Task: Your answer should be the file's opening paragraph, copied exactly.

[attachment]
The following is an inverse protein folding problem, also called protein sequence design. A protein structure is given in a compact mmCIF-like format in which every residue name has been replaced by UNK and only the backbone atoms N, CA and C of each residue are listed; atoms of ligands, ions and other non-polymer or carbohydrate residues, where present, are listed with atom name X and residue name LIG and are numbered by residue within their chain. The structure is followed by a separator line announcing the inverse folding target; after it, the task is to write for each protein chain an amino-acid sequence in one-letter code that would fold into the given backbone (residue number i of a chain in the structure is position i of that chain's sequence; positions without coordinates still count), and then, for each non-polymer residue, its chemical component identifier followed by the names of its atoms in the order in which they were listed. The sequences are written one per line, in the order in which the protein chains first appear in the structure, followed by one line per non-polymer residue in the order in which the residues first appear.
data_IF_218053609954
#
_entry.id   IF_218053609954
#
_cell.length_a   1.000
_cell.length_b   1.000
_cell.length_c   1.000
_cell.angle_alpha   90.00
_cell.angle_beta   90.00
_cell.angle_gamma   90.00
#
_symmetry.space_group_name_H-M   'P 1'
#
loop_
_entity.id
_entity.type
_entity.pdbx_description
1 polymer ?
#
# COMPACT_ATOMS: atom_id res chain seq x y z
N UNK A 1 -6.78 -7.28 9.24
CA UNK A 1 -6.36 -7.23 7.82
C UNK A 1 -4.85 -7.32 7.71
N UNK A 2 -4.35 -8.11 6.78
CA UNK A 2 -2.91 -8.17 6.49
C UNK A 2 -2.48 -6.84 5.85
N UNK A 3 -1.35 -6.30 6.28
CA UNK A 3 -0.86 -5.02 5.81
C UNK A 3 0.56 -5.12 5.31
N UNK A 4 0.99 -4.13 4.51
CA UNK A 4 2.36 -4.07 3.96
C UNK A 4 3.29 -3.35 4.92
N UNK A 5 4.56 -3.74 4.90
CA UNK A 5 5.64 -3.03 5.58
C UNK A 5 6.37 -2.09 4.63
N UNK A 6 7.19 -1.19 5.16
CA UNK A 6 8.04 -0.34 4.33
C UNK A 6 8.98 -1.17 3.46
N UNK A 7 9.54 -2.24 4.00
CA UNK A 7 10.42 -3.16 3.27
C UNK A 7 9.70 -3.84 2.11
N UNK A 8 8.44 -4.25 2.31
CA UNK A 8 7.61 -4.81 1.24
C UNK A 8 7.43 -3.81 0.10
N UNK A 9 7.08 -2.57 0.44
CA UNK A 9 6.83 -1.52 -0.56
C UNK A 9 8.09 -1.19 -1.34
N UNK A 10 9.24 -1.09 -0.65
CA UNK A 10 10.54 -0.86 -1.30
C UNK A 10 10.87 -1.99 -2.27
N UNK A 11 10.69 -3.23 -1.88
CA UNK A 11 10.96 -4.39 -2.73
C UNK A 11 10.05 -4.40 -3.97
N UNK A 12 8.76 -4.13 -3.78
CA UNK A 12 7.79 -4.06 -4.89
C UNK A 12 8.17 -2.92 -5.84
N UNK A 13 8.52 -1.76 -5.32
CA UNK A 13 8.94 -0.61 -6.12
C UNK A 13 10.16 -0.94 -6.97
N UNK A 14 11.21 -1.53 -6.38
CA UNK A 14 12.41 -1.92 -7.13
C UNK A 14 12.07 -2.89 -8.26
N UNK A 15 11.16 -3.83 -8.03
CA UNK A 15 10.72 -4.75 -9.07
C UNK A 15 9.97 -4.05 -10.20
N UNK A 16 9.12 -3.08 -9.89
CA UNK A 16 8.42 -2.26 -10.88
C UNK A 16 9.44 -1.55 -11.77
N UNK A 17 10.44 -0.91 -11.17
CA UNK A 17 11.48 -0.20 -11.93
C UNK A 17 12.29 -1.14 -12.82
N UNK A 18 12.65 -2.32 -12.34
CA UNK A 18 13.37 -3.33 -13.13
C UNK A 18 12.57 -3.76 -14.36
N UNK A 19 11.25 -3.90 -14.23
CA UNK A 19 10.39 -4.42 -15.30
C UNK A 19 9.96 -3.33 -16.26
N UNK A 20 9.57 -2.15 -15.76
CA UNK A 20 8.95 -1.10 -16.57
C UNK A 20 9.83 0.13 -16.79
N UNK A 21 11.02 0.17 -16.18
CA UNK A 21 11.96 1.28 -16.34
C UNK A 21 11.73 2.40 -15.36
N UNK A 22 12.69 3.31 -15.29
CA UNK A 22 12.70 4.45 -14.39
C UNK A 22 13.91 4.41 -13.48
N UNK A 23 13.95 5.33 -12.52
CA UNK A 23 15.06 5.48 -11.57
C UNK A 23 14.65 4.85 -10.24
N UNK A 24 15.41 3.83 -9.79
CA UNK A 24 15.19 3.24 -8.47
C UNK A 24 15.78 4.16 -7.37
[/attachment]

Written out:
The following is an inverse protein folding problem, also called protein sequence design. A protein structure is given in a compact mmCIF-like format in which every residue name has been replaced by UNK and only the backbone atoms N, CA and C of each residue are listed; atoms of ligands, ions and other non-polymer or carbohydrate residues, where present, are listed with atom name X and residue name LIG and are numbered by residue within their chain. The structure is followed by a separator line announcing the inverse folding target; after it, the task is to write for each protein chain an amino-acid sequence in one-letter code that would fold into the given backbone (residue number i of a chain in the structure is position i of that chain's sequence; positions without coordinates still count), and then, for each non-polymer residue, its chemical component identifier followed by the names of its atoms in the order in which they were listed. The sequences are written one per line, in the order in which the protein chains first appear in the structure, followed by one line per non-polymer residue in the order in which the residues first appear.